Earlier this week, the U.S. Environmental Protection Agency or EPA published a news release announcing the September settlement agreement to recover costs the agency incurred when it cleaned up contaminated soil at the site of a former Wyoming oil refinery. According to the release, Sinclair Casper Refining Company, the successor to Little America Refining Company, paid $655,000 to reimburse EPA for asbestos clean-up expenses at the former Empire State Oil Company Refinery Site, a Superfund site in Thermopolis, Wyoming.
Asbestos Contamination from Oil-Refinery Demolition
Reportedly, the oil refinery was in operation from 1920 to 1969, after which it was demolished. A large amount of pipe insulation that contained asbestos was removed from the plant’s equipment and left on the ground. In 2013, EPA removed 4,000 cubic yards of “materials and soils” containing asbestos contamination, replacing it with clean soil from nearby property.
CERCLA and Superfund
The clean up and cost reimbursement was conducted according to the federal Comprehensive Environmental Response, Compensation and Recovery Act, often called CERCLA, which established the Superfund program in 1980. Under Superfund, the federal government identifies the most polluted and dangerously contaminated sites in the country. Locations declared Superfund sites begin a long, complex planning process for eventual cleanup.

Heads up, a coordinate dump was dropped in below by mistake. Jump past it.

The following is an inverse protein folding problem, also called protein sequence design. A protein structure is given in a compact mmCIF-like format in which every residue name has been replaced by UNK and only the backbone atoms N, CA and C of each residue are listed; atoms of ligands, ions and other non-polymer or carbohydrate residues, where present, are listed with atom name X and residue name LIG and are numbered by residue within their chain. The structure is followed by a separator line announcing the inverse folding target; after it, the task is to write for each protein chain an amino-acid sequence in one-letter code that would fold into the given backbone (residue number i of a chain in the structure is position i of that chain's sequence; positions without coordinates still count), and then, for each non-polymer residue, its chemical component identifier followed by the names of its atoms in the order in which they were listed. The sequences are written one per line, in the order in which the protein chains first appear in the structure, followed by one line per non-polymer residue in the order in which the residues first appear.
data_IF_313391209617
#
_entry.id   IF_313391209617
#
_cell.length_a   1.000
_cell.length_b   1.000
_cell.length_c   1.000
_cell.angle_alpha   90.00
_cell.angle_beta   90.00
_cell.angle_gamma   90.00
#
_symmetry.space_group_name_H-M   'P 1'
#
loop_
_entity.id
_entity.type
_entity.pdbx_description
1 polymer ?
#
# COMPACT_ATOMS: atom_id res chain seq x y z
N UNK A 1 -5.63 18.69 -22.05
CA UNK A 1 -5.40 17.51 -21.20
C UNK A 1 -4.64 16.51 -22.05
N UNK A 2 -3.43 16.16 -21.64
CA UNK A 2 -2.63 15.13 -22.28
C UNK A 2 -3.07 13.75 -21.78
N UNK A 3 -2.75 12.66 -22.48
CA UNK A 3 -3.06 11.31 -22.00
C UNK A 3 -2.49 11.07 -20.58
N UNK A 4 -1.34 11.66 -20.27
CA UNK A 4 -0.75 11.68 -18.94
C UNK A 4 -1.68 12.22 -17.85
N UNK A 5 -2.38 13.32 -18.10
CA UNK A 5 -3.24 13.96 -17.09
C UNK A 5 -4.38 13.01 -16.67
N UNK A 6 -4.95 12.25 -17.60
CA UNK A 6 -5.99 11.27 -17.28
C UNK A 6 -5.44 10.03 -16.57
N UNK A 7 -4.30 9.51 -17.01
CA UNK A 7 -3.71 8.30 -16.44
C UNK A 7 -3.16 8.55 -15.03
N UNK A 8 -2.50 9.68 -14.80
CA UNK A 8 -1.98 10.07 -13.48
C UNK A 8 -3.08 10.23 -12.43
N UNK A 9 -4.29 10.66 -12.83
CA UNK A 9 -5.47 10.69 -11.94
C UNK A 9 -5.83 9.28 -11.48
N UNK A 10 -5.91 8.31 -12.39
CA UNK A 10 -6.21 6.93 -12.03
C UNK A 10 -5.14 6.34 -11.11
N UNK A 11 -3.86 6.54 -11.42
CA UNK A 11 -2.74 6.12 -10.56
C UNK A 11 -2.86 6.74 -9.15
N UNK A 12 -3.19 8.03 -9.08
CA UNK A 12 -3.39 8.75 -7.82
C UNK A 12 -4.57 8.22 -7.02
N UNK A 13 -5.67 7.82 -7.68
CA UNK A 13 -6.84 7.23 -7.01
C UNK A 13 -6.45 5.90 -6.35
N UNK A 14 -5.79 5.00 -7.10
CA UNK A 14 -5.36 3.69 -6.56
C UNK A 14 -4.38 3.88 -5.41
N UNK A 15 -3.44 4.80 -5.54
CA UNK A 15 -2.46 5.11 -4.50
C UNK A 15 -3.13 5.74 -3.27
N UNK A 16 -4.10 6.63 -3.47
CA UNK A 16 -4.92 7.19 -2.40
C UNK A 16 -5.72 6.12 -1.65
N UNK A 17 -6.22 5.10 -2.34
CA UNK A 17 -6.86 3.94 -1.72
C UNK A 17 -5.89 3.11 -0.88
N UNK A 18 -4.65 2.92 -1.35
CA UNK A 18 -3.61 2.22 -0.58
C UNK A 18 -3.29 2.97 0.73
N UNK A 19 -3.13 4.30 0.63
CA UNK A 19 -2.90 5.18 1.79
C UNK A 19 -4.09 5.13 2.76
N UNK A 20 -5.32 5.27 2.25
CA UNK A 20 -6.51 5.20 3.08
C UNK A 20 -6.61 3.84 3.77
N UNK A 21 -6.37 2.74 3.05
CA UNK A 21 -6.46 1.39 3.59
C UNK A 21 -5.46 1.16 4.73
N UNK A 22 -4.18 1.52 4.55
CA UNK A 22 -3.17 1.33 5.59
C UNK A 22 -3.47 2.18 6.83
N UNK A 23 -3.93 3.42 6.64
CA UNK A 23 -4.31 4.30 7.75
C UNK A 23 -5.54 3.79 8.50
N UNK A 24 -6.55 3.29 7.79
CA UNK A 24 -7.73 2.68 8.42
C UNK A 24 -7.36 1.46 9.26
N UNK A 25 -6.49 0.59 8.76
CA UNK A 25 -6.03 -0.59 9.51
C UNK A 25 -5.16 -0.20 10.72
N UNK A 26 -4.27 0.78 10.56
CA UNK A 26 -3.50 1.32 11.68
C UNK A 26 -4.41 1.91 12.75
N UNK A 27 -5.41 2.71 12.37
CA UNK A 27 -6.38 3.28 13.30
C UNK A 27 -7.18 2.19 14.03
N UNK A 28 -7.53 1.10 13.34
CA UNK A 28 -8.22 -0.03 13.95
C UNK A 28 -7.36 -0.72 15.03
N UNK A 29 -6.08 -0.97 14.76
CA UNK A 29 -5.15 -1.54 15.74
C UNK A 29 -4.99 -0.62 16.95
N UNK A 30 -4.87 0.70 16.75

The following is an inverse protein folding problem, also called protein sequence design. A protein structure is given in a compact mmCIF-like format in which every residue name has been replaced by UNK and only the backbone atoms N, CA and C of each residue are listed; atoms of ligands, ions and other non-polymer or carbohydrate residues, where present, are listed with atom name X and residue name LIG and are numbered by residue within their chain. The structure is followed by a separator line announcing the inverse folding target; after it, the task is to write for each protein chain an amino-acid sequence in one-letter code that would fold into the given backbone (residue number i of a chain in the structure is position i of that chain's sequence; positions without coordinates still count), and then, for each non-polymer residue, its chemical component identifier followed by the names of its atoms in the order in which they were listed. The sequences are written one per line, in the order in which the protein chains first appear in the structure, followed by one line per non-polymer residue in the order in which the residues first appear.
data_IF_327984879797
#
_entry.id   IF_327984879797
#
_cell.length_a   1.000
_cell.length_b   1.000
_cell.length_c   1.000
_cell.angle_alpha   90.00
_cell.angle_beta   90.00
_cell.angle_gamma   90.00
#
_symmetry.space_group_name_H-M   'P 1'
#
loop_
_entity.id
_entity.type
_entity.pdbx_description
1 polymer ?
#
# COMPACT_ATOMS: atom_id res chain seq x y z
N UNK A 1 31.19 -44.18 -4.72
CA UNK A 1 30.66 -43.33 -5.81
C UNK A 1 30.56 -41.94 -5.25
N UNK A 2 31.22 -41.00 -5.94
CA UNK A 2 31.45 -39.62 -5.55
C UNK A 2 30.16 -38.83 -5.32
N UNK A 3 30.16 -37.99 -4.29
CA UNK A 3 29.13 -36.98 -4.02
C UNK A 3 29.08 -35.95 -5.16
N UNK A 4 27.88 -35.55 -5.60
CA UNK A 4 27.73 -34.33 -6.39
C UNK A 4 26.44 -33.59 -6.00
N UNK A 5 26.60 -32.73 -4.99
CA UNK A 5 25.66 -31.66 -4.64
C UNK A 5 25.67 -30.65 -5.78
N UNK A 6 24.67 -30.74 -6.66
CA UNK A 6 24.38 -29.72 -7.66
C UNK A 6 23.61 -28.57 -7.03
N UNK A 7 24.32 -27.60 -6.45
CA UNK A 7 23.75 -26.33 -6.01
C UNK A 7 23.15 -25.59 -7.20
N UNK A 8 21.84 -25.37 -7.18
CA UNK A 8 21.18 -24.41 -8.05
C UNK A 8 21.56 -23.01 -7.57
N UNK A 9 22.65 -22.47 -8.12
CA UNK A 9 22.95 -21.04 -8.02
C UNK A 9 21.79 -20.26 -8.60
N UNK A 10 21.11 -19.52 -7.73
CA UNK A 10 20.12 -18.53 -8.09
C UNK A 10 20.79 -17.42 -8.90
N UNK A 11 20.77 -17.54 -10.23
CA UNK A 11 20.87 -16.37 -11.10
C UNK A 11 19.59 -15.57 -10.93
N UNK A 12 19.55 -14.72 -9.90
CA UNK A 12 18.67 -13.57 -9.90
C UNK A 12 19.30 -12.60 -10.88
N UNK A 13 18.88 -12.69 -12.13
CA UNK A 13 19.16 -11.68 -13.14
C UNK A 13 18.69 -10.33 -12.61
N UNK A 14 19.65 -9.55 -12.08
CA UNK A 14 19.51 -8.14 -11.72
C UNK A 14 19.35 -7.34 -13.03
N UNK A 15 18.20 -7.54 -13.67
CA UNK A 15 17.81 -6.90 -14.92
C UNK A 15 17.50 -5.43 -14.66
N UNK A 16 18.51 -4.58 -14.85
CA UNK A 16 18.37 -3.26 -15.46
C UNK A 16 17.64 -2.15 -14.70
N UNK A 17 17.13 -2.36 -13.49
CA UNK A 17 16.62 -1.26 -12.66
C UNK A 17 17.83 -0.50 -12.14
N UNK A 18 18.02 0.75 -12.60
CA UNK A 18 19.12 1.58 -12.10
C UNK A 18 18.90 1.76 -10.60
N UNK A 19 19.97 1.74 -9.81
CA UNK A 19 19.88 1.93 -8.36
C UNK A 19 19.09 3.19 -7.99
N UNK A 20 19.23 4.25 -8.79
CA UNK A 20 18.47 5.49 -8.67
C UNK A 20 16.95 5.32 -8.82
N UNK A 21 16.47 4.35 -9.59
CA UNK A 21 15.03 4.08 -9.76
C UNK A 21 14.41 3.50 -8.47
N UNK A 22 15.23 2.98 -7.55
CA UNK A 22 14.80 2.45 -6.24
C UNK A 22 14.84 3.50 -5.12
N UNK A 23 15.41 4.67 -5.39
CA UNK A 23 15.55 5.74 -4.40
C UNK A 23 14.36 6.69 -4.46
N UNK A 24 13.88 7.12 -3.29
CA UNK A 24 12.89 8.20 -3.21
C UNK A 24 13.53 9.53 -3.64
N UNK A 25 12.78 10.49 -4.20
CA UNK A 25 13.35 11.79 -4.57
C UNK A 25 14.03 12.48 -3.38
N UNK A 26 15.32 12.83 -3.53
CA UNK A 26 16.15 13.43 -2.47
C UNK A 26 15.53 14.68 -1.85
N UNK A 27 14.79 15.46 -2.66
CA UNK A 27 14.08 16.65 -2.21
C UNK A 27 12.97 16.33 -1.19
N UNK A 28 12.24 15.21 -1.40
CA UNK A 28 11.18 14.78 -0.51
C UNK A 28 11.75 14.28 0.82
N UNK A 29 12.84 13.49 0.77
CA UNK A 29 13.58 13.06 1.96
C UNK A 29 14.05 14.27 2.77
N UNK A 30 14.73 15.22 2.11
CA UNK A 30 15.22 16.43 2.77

Reimbursed government clean-up costs as in this instance are deposited into a fund that is used for ongoing remediation of other Superfund sites.
EPA provides a detailed web page explaining the treatment of asbestos contamination at Superfund sites.
Seek Legal Advice
Anyone who worked at an oil refinery could have been exposed to asbestos, which was extensively used as an insulating material on pipes, boilers and other hot equipment in the industrial process. Former oil refinery employees who find themselves facing asbestos-related diseases should seek immediate legal advice to understand what potential legal remedies may be available.